The mass media rely heavily on the opinions of government elites, especially when covering foreign policy and domestic issues, such as the economy and employment. The breadth of news coverage about foreign affairs is constrained to reflect the range of viewpoints expressed by officials such as members of Congress who are debating the issues. The voices of average Americans are much less prominent in news coverage.
As political scientist V. O. Key stated, “The voice of the people is but an echo.”
Elite opinion is increasingly articulated by punditsPeople who offer their opinion or commentary on political issues through the media. who offer their opinion or commentary on political issues. College professors, business and labor leaders, lobbyists, public relations representatives, and pollsters are typical pundits who provide expert opinion. Some pundits represent distinctly partisan or ideological viewpoints and use public opinion data selectively to support these positions. Pundits can establish their credentials as experts on governmental affairs and politics through their frequent media appearances as “talking heads” on cable television programs such as CNN, MSNBC, and Fox News.
Democracy and Public Opinion
Political scientist Harold Lasswell once noted, “The open interplay of opinion and policy is the distinguishing mark of popular rule.”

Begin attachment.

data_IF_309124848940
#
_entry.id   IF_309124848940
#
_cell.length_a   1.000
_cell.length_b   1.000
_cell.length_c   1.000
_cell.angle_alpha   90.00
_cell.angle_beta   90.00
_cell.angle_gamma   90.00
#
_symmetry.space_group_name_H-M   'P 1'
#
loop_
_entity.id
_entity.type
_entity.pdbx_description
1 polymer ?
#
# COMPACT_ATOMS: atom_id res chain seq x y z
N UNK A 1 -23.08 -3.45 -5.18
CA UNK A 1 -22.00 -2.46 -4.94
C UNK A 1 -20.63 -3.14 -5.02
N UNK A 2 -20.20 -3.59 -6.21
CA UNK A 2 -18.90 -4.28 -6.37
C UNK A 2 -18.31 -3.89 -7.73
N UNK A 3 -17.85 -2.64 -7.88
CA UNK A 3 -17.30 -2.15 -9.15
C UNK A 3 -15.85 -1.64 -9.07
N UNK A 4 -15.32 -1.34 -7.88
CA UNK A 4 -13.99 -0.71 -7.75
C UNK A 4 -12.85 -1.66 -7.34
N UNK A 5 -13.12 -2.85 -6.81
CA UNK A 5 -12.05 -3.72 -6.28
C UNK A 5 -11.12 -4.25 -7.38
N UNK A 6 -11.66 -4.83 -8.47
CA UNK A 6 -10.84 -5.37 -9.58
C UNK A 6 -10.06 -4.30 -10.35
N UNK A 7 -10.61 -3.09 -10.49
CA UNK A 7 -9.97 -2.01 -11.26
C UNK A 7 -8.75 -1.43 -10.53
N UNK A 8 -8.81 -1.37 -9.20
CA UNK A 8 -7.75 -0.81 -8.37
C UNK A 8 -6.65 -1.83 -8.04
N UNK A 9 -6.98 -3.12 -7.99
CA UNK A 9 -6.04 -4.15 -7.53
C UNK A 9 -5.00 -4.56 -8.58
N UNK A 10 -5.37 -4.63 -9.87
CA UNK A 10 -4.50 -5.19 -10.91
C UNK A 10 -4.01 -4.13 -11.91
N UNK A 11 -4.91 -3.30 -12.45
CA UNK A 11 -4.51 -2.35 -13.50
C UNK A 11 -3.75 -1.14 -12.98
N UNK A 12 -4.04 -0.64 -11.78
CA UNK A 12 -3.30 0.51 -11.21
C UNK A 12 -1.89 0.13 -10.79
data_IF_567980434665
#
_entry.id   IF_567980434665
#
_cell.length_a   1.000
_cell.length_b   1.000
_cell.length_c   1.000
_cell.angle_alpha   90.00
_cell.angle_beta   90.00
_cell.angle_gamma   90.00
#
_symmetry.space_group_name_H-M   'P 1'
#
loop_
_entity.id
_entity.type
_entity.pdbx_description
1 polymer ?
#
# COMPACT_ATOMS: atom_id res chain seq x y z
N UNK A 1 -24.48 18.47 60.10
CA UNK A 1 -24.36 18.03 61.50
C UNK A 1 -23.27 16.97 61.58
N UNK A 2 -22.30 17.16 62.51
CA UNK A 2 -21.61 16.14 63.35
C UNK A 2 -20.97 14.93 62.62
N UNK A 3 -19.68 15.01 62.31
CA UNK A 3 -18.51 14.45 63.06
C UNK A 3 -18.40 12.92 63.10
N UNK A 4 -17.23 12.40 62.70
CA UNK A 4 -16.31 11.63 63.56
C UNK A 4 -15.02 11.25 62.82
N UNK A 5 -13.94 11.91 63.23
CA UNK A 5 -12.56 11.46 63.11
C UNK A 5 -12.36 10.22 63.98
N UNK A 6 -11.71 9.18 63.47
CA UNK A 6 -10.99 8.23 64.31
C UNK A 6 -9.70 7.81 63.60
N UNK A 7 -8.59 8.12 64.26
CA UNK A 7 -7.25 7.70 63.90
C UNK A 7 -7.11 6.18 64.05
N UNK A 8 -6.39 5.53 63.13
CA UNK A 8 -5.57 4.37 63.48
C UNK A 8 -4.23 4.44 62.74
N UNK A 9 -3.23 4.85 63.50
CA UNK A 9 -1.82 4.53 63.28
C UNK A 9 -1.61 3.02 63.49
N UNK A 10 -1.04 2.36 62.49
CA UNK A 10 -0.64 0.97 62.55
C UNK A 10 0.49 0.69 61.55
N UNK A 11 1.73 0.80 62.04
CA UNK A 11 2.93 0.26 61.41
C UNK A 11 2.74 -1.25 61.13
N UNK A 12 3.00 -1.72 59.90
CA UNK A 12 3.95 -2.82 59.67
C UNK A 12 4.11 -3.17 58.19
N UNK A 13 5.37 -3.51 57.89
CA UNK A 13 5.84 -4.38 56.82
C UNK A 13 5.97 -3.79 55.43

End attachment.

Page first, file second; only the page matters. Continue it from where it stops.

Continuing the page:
Public opinion plays a number of important roles in a representative democracy. Leaders can take public opinion into account when making laws and formulating policy. Public opinion can act as a check on leadership, as the members of the public can express their dissatisfaction with politicians who refuse to take their opinions into account and vote them out of office.
Public Opinion and Public Policy
One purpose of public opinion in a democracy is to inform public policymaking. Opinion polls provide a mechanism for succinctly presenting the views of the mass public to government leaders who are making decisions that will affect society. Leaders often monitor the public pulse when making policy decisions, especially when they face an election campaign.